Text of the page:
This is a very fun gelding game. I nip at you, you nip at me! The LBG likes to rear and shadowbox, but Solomon isn't so into that with his back legs being not so great. And LBG is around 3, whereas Solomon is around 17 or 18.
But notice that when Solomon has had enough, he tells LBG with body language, not physical contact. And notice that when I have had enough, I do the same thing, which he responds to. He was not raised on this ranch, and still has a ways to go when it comes to manners... but Solomon and Bo have taught him a lot!

Then there were CARROTS!

Solomon is a little annoyed here because his mouth is so full he cannot intake another carrot, but it's RIGHT THERE and he WANTS IT!

Remmy and Poco Joe (probably mostly Remmy) knocked over their water tough and were playing soccer with it, kicking it over, righting it again, then kicking it around some more. They were thirsty when K___ and I did the rounds, watering all the horses.

Poco Joe had a nice roll after getting a little spray down.

Vinny and Leo are in the north pasture, next to Solomon and LBG. When they got sprayed, they got really really excited, and Solomon came cantering back to where I was. I was driving the mule, which is a little scary and a little fun, and Solomon was happy to follow along. It really makes my heart sing with joy to see him cantering on his own just because he feels like it. He wasn't walking very well, even, when I first found him. But now he is healthy and he is happy, and I am so glad.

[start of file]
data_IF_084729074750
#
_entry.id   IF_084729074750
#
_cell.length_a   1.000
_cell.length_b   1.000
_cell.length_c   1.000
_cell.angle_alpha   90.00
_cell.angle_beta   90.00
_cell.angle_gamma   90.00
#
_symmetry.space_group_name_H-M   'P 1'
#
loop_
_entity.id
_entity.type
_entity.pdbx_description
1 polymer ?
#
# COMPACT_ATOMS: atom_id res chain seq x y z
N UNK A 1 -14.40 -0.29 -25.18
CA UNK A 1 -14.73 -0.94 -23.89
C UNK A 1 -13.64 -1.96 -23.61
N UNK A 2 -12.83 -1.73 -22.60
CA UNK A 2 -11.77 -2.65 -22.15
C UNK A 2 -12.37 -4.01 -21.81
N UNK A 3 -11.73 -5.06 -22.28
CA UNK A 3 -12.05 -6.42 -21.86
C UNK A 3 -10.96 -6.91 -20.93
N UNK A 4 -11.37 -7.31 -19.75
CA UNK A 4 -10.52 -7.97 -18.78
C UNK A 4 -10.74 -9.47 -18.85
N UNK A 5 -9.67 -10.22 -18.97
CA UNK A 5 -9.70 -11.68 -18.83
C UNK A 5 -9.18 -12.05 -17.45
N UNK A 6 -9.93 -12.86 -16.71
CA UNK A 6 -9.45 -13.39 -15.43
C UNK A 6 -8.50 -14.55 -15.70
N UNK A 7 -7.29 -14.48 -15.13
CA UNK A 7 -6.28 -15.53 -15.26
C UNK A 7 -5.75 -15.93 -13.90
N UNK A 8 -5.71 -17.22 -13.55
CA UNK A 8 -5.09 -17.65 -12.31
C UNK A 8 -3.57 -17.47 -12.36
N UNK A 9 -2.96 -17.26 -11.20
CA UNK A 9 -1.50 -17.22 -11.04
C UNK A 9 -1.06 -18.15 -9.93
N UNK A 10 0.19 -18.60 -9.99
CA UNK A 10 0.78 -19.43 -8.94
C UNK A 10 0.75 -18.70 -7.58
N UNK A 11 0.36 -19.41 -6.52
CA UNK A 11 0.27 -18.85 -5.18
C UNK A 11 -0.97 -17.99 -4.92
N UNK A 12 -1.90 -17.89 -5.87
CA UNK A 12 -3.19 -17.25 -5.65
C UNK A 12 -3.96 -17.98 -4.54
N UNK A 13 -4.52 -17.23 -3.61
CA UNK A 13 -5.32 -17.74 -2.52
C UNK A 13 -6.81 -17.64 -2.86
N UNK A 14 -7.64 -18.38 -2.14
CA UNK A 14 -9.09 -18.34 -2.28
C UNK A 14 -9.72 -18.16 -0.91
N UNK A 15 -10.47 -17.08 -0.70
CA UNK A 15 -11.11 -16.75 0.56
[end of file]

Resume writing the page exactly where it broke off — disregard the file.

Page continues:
Maggie said...

You were driving a mule?? You can't just throw that in there and walk away. Details?!?!

Evergrey said...

Haha, oh, no, no, that would be SO AWESOME.

I mean, I was driving one of those little utility golf cart things. They call it "the mule."

Anonymous said...

Kawasaki Mule. Make and model. lol